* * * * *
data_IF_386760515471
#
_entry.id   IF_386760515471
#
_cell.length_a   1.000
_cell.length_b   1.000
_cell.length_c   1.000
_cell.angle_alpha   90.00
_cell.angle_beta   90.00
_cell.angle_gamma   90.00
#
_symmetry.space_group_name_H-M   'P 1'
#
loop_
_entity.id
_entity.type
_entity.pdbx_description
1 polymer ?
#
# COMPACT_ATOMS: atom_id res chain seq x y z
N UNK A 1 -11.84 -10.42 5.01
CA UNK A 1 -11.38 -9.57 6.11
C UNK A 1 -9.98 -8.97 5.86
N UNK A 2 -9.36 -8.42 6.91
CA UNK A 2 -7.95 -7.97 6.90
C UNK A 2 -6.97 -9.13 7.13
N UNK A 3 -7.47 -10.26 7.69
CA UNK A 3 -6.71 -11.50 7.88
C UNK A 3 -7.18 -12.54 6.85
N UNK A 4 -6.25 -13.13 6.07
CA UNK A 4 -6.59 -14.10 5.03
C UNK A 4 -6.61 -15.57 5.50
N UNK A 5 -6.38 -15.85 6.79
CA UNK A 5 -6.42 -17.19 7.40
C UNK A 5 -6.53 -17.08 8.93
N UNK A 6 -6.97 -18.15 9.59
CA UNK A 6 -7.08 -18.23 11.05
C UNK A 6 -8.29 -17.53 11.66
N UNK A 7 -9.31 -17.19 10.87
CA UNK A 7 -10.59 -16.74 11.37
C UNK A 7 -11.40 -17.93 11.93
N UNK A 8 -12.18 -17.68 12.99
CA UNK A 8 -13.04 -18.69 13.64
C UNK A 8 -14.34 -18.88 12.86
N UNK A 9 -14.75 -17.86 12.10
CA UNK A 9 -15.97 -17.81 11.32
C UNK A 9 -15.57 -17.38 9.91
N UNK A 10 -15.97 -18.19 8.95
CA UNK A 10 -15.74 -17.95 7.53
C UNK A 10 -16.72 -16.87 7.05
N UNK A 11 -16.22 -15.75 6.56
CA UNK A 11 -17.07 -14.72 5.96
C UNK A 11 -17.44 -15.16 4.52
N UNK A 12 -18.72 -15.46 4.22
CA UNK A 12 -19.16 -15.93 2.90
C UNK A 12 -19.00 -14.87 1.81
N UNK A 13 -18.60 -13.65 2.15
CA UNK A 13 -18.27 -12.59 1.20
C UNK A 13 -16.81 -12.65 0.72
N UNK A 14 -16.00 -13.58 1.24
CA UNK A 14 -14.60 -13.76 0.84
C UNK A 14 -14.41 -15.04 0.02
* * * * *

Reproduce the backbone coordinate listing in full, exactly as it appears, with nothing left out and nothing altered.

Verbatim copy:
data_IF_386760515471
#
_entry.id   IF_386760515471
#
_cell.length_a   1.000
_cell.length_b   1.000
_cell.length_c   1.000
_cell.angle_alpha   90.00
_cell.angle_beta   90.00
_cell.angle_gamma   90.00
#
_symmetry.space_group_name_H-M   'P 1'
#
loop_
_entity.id
_entity.type
_entity.pdbx_description
1 polymer ?
#
# COMPACT_ATOMS: atom_id res chain seq x y z
N UNK A 1 -11.84 -10.42 5.01
CA UNK A 1 -11.38 -9.57 6.11
C UNK A 1 -9.98 -8.97 5.86
N UNK A 2 -9.36 -8.42 6.91
CA UNK A 2 -7.95 -7.97 6.90
C UNK A 2 -6.97 -9.13 7.13
N UNK A 3 -7.47 -10.26 7.69
CA UNK A 3 -6.71 -11.50 7.88
C UNK A 3 -7.18 -12.54 6.85
N UNK A 4 -6.25 -13.13 6.07
CA UNK A 4 -6.59 -14.10 5.03
C UNK A 4 -6.61 -15.57 5.50
N UNK A 5 -6.38 -15.85 6.79
CA UNK A 5 -6.42 -17.19 7.40
C UNK A 5 -6.53 -17.08 8.93
N UNK A 6 -6.97 -18.15 9.59
CA UNK A 6 -7.08 -18.23 11.05
C UNK A 6 -8.29 -17.53 11.66
N UNK A 7 -9.31 -17.19 10.87
CA UNK A 7 -10.59 -16.74 11.37
C UNK A 7 -11.40 -17.93 11.93
N UNK A 8 -12.18 -17.68 12.99
CA UNK A 8 -13.04 -18.69 13.64
C UNK A 8 -14.34 -18.88 12.86
N UNK A 9 -14.75 -17.86 12.10
CA UNK A 9 -15.97 -17.81 11.32
C UNK A 9 -15.57 -17.38 9.91
N UNK A 10 -15.97 -18.19 8.95
CA UNK A 10 -15.74 -17.95 7.53
C UNK A 10 -16.72 -16.87 7.05
N UNK A 11 -16.22 -15.75 6.56
CA UNK A 11 -17.07 -14.72 5.96
C UNK A 11 -17.44 -15.16 4.52
N UNK A 12 -18.72 -15.46 4.22
CA UNK A 12 -19.16 -15.93 2.90
C UNK A 12 -19.00 -14.87 1.81
N UNK A 13 -18.60 -13.65 2.15
CA UNK A 13 -18.27 -12.59 1.20
C UNK A 13 -16.81 -12.65 0.72
N UNK A 14 -16.00 -13.58 1.24
CA UNK A 14 -14.60 -13.76 0.84
C UNK A 14 -14.41 -15.04 0.02